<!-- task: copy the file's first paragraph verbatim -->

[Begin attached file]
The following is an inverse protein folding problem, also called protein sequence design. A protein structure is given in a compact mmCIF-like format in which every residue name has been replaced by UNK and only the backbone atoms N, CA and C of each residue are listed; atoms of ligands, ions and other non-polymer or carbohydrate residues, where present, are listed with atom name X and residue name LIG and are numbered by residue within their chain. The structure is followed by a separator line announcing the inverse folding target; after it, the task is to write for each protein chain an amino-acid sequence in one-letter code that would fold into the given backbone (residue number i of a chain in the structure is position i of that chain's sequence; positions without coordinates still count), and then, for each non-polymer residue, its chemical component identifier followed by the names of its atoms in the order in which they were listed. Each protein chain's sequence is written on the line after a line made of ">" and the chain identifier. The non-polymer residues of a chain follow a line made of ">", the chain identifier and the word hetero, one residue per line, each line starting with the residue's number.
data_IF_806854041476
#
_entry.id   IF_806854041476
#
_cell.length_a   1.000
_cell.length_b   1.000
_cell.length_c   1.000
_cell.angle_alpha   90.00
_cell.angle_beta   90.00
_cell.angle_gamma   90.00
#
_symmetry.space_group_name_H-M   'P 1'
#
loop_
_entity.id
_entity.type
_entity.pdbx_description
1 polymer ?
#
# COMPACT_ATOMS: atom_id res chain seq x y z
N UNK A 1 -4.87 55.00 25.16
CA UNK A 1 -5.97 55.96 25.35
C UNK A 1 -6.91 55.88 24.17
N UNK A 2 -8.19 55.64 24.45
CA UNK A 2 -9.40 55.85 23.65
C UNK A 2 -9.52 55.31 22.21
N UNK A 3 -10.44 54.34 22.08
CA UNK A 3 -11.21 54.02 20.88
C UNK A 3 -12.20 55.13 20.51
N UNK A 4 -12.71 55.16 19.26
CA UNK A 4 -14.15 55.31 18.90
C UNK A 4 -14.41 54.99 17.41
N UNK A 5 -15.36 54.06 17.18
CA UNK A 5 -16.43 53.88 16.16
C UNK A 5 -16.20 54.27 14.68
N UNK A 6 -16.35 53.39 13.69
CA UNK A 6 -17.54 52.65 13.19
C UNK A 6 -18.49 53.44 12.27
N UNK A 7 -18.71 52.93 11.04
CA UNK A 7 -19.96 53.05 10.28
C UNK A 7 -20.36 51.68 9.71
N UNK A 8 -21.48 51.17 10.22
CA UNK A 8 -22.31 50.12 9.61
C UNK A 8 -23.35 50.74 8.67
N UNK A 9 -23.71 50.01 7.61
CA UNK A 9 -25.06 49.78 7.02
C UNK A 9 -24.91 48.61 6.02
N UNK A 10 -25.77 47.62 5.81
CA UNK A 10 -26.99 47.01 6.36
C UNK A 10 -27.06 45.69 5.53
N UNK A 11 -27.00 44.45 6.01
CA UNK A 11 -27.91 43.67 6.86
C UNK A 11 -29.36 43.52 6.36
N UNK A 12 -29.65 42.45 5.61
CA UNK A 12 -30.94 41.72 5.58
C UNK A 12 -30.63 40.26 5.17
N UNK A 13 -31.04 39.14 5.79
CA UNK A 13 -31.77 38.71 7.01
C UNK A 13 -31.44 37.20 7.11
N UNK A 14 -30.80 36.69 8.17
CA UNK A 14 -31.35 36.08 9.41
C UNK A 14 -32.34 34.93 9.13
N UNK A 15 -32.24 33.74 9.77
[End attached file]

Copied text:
The following is an inverse protein folding problem, also called protein sequence design. A protein structure is given in a compact mmCIF-like format in which every residue name has been replaced by UNK and only the backbone atoms N, CA and C of each residue are listed; atoms of ligands, ions and other non-polymer or carbohydrate residues, where present, are listed with atom name X and residue name LIG and are numbered by residue within their chain. The structure is followed by a separator line announcing the inverse folding target; after it, the task is to write for each protein chain an amino-acid sequence in one-letter code that would fold into the given backbone (residue number i of a chain in the structure is position i of that chain's sequence; positions without coordinates still count), and then, for each non-polymer residue, its chemical component identifier followed by the names of its atoms in the order in which they were listed. Each protein chain's sequence is written on the line after a line made of ">" and the chain identifier. The non-polymer residues of a chain follow a line made of ">", the chain identifier and the word hetero, one residue per line, each line starting with the residue's number.